Around 2.5 million people are affected by the autoimmune disease Multiple Sclerosis (MS), the commonest central nervous system disease among young adults. There are around 12,500 MS sufferers in Austria and 400 new cases every year. There is currently no cure for MS but, with appropriate treatment, it is possible to delay the typical progression of the disease. In collaboration with national and international groups in Japan, Germany and Switzerland, researchers from MedUni Vienna, led by Wilfried Ellmeier from MedUni Vienna’s Institute of Immunology, have now discovered in an animal model that the family of histone deacetylases (HDACs) plays a major role in the development of this type of autoimmune disease. After the necessary follow-up studies, this could lead to a new approach to treating Multiple Sclerosis in the future.
Background: The human immune system is based on a lively exchange of information between the cells, allowing for a coordinated response to germs or pathologically modified cells. This process requires the DNA information contained in the cells to be read and this is often regulated by so-called “epigenetic” processes (i.e. via the “degree of packaging” of the DNA). Special enzymes, the family of so-called histone deacetylases (HDACs), play an important role in this process. In total there are 18 different HDACs. They determine the “degree of packaging”, that is to say how efficiently the information can be read.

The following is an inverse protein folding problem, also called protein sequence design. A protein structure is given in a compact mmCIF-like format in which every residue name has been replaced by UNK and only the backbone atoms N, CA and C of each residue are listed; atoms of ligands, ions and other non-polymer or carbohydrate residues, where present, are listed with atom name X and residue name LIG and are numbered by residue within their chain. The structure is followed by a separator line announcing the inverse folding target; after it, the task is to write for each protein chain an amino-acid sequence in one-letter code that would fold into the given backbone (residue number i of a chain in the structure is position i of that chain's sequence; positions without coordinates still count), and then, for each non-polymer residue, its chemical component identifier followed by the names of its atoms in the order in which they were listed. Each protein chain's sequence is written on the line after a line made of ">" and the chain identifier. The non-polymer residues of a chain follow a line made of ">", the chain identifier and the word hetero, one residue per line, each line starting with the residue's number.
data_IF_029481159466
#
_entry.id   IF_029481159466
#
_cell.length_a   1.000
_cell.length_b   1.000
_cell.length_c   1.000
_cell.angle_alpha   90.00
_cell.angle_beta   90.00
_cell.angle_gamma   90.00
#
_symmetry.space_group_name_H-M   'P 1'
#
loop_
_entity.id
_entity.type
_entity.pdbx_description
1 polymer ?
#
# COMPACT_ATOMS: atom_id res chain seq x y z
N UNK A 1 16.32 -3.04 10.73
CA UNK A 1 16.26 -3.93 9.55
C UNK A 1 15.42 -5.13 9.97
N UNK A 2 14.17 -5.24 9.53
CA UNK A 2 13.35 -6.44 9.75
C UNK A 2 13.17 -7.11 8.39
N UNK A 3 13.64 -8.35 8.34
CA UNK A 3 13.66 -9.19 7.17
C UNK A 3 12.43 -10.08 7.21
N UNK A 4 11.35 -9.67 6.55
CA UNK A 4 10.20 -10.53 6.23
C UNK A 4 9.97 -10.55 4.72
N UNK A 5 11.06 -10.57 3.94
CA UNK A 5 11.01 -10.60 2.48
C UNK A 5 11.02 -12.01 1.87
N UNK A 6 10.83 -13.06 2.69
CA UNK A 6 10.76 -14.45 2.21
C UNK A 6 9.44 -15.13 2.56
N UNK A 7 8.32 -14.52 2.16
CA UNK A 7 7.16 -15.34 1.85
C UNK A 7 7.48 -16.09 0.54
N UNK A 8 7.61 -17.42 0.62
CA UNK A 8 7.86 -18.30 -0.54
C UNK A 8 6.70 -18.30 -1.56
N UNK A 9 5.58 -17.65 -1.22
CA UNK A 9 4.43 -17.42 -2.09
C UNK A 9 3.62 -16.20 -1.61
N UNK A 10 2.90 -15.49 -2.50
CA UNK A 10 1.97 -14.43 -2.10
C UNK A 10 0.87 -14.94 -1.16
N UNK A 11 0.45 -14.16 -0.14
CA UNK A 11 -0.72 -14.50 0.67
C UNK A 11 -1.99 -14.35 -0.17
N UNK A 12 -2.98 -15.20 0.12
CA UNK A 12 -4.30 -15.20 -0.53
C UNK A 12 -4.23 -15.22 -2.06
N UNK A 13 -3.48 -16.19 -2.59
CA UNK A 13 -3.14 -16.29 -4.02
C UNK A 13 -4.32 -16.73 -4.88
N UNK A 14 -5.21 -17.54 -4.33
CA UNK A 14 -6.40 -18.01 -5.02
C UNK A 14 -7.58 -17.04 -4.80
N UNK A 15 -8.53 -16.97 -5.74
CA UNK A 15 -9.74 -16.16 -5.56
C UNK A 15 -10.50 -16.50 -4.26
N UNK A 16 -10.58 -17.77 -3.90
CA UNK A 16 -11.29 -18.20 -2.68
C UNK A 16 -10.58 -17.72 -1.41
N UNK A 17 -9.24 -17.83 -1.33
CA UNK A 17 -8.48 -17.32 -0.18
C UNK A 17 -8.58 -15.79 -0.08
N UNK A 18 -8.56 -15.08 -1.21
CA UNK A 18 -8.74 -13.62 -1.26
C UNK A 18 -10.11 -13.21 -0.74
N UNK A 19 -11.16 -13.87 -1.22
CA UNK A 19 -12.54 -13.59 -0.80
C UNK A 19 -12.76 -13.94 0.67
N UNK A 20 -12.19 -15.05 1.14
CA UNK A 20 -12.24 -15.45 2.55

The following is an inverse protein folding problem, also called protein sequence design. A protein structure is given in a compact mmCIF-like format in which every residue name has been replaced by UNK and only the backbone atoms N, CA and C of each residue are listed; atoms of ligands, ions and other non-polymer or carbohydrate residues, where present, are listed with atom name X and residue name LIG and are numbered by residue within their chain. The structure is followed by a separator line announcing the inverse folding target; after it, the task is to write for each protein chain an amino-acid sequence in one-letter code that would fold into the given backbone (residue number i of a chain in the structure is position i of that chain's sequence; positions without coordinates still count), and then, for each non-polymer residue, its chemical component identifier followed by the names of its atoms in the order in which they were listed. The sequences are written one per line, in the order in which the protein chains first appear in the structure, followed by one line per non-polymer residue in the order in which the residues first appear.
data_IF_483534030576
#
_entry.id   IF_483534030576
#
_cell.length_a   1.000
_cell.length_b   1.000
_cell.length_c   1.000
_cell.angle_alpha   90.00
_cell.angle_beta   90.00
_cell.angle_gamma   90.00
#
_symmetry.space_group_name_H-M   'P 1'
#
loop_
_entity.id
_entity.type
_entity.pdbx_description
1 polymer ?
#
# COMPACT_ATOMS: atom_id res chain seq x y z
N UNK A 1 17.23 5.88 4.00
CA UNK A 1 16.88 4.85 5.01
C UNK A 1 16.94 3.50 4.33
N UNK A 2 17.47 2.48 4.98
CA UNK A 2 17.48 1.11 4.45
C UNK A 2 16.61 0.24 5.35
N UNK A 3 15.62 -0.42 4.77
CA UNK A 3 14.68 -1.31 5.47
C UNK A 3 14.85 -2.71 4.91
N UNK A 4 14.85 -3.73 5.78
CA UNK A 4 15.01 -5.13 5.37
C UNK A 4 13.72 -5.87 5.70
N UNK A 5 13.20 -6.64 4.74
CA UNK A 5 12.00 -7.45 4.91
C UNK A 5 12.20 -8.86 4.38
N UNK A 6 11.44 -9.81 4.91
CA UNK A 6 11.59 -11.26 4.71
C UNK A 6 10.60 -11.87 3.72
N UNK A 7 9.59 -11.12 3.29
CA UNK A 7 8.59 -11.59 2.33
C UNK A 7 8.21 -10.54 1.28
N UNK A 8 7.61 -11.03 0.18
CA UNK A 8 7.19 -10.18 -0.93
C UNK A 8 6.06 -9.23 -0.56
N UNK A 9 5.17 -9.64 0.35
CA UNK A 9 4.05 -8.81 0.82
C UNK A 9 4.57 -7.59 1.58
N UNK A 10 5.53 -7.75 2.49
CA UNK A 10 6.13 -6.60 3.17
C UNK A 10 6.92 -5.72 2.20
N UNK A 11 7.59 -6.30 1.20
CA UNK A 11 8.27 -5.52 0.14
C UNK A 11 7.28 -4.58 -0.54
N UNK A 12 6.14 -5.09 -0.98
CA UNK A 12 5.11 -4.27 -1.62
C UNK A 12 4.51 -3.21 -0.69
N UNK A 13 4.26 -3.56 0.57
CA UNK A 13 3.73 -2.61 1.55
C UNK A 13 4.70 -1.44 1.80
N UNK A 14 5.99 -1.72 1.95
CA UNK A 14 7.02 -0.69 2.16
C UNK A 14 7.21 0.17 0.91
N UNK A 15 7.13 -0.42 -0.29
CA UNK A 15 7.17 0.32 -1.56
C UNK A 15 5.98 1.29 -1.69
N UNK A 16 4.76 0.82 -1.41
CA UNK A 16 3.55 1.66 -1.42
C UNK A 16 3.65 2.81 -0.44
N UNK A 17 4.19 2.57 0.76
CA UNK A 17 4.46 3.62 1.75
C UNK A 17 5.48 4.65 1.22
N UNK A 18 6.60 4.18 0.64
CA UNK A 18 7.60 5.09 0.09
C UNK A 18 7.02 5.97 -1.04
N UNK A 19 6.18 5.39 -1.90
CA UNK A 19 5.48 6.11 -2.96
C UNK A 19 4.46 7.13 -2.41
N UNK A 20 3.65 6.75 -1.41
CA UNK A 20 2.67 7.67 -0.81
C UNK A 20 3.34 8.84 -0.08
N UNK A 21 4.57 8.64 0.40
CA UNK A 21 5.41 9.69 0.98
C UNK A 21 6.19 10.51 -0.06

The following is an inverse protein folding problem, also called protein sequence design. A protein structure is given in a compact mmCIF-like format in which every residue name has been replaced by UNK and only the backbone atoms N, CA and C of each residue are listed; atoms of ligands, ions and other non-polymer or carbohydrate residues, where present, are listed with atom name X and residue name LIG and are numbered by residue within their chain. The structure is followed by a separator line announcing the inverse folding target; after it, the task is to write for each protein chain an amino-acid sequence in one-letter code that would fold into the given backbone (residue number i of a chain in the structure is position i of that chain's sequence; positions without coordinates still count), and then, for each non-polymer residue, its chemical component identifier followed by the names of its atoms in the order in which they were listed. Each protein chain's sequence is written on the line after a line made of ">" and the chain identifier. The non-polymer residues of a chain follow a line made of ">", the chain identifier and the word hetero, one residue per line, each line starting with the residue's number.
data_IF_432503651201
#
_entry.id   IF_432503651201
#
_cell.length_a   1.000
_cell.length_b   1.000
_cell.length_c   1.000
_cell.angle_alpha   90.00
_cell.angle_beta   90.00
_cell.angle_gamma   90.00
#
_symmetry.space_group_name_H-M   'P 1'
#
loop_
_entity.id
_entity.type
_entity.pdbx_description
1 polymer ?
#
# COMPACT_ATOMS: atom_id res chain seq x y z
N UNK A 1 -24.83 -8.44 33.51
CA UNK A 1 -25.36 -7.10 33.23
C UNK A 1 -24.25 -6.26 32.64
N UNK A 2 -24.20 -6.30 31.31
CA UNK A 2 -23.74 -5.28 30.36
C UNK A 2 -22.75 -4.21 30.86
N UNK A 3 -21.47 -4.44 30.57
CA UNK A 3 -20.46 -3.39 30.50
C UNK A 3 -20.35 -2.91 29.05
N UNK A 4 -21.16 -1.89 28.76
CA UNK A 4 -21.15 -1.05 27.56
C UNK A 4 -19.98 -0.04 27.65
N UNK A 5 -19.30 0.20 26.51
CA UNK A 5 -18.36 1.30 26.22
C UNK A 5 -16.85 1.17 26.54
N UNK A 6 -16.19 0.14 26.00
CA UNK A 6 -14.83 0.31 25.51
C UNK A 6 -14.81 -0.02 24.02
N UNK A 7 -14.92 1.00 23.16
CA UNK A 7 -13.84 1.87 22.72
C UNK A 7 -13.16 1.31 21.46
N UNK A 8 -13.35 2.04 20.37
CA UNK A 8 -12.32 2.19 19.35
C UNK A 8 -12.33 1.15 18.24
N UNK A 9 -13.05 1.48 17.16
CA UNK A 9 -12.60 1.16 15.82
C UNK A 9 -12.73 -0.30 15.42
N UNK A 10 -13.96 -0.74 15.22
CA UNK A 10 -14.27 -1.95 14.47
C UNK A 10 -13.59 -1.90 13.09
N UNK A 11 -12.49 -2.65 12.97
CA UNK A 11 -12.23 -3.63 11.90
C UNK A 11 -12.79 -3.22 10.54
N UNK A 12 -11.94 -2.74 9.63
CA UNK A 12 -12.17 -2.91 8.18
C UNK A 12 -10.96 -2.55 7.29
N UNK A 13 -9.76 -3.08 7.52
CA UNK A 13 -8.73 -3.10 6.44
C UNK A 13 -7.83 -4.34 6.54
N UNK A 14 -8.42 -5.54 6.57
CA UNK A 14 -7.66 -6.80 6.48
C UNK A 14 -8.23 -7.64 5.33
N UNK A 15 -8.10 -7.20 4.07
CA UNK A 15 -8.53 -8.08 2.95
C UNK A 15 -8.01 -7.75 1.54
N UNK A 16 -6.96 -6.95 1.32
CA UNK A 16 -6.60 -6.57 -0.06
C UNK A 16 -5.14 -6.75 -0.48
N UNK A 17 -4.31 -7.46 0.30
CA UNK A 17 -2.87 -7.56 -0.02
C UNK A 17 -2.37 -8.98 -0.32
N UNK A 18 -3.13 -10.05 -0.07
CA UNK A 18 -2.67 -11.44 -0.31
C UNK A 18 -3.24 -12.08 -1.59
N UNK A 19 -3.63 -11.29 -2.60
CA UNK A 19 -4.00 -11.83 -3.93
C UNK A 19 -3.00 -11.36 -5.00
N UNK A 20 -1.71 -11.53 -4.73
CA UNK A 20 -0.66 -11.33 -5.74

If the “degree of packaging” is lessened, it is easier to read the DNA, and this controls the expression of a large number of proteins. In addition to this, HDACs can also regulate the activity and function of proteins. This then leads to an increase in cell activity and boosts communication between the immune cells. In the immune system, increased cell activity during an immune response is primarily manifested by an increase in the number of special immune defence cells, T-cells (or T-lymphocytes). The extent of an immune response is thereby regulated by the HDAC family.